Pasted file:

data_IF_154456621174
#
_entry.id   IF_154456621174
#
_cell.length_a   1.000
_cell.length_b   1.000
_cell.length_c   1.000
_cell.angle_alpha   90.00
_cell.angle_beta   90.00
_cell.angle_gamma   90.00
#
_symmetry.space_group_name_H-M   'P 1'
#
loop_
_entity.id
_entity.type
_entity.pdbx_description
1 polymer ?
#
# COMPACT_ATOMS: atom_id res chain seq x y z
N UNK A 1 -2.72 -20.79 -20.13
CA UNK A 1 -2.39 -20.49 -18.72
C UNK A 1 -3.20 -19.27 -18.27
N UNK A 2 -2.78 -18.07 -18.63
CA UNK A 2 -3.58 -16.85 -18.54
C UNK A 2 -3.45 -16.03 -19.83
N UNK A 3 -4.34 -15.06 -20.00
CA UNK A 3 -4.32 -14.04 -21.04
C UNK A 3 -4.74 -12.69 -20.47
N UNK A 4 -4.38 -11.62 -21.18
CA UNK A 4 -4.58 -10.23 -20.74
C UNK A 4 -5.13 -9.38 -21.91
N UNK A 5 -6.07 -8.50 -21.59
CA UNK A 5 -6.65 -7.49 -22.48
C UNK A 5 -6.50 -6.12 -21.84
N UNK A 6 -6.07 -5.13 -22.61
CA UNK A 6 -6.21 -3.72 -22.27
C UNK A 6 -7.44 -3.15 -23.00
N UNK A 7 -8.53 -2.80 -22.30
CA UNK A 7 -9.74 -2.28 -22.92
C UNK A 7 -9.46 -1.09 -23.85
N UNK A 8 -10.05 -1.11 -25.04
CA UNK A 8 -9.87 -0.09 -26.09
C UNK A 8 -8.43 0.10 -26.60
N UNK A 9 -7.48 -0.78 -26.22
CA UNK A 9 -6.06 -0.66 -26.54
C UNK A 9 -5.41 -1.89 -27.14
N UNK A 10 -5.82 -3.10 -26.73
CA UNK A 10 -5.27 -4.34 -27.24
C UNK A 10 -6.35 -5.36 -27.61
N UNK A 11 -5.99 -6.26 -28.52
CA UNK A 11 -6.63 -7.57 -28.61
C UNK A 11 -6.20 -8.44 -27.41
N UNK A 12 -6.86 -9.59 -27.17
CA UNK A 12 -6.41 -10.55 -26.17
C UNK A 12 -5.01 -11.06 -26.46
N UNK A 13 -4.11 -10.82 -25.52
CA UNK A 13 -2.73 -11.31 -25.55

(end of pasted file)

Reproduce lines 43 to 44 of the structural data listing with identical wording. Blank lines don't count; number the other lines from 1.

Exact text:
CA UNK A 8 -9.87 -0.09 -26.09
C UNK A 8 -8.43 0.10 -26.60